It's hardly surprising that a movie made by Penn and Teller would feature a mind-bending stunt. What you're less likely to expect is that the magicians aren't the ones who perform it. And that it's a 17th-century Dutch masterpiece that's pulled out of a hat.
The pair, perhaps the most intellectual show-biz duo ever to utter the word "presto," aren't new to moviemaking. They've created shorts and several TV series, and Penn produced 2005's The Aristocrats, in which 100 famous comics tell the same infamously filthy joke. But Tim's Vermeer is their first documentary.
Their subject is a fascinating fellow named Tim Jenison, a Texas-based inventor who made his mark in the '90s with the Video Toaster, the first professional-quality production system designed for use with a personal computer. It revolutionized the industry and made its creator very rich.
How rich? Well, a while back, Jenison became intrigued by the speculations of two Englishmen, the artist David Hockney and the architect Philip Steadman. Both had written books hypothesizing that Johannes Vermeer achieved the photorealistic quality of his paintings with the assistance of devices such as a camera obscura, specially designed optical lenses and mirrors. Those tools, their theory holds, allowed Vermeer to project a scene onto a canvas and trace and copy it in paint-by-numbers style.
You or I might search out books or Google the painter for more on the mysteries of his technique, which has baffled scholars for centuries. Jenison, however, had the curiosity, the free time and the bottomless resources to take his inquiry further—crazy further.
He decided to test the theories of his new Brit besties (who both appear in the film) by recreating one of the master's most admired works, 1662's "The Music Lesson," using the tools and procedures they attribute to Vermeer. Oh, and did I mention that Jenison had never picked up a paintbrush in his life?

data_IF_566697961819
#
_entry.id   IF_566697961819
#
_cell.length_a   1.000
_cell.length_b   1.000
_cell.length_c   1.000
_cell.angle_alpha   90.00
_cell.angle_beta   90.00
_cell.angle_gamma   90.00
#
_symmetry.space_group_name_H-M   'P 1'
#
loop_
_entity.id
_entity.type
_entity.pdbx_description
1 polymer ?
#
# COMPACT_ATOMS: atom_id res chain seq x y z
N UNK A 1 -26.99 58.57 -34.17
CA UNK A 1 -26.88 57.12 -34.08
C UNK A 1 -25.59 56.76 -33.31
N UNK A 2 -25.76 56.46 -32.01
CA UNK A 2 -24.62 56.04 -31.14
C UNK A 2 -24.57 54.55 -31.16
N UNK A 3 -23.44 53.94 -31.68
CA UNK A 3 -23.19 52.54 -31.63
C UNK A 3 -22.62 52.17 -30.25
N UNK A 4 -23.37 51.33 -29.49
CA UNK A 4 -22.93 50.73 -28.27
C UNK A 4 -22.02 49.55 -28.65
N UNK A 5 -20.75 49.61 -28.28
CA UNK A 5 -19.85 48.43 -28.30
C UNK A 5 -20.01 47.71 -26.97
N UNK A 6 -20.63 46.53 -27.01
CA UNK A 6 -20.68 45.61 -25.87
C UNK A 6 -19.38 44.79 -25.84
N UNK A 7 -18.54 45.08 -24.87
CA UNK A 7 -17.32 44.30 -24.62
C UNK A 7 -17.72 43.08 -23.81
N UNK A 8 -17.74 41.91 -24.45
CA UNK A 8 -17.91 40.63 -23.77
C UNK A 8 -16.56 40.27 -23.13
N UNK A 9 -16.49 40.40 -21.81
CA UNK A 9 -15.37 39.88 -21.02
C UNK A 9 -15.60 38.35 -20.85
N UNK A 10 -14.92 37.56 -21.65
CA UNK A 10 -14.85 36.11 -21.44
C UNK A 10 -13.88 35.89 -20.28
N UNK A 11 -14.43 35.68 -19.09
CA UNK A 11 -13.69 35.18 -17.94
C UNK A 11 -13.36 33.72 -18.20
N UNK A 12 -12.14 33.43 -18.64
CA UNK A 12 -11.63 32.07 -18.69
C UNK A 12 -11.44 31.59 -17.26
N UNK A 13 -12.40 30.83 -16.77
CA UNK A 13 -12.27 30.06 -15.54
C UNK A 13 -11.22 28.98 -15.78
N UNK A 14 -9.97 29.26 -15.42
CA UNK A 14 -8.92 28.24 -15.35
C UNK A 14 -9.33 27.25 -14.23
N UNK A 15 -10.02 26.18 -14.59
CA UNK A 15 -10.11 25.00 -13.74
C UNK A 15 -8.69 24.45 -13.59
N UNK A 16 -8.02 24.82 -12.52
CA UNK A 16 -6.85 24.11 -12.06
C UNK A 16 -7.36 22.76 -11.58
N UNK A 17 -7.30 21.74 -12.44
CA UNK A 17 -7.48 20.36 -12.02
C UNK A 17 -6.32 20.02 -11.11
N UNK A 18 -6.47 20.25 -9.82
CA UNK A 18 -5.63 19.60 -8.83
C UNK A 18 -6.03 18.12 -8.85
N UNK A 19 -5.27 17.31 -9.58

Jenison does something extraordinary in the film. Well, a bunch of things. He reconstructs the painter's Delft studio in a San Antonio warehouse. He learns to mix pigments and grind lenses by hand. He even recreates the beautiful subjects in the painting — everything from intricate stained-glass windows and a harpsichord-like instrument called a virginal to the female pupil. His daughter modeled over a college break.
And then he does the most extraordinary thing of all. Over 130 days, stroke by meticulous, laborious stroke, Jenison paints a mirror image of Vermeer's masterwork. See Tim's Vermeer on as large a screen as possible, because, in addition to Jenison's obsession, the movie is all about Vermeer's almost microscopic mastery of detail.
We watch Jenison use an ingenious combination of lights and mirrors — something entirely different from smoke and mirrors — to achieve the intricacy responsible for the painter's mystifying realism. The viewer at long last learns, for instance, how Vermeer — and Jenison — rendered the texture of the Turkish carpet draped over a table in the foreground so confoundingly palpable. They painted it knot by painstaking knot, weaving it into convincing existence with pigment and the aid of magnifying opticals.
Eighty minutes and four years in, the experiment's "presto" moment arrives when Hockney and Steadman examine the new painting. Watch and listen closely to their subdued reactions. Success is declared, but they see what we see: a validation of their theories, a miraculously accurate reproduction and, still, a painting missing something. That's something Jenison, brilliant and devoted as he was, couldn't capture on the canvas: the magic that made it a Vermeer in the first place.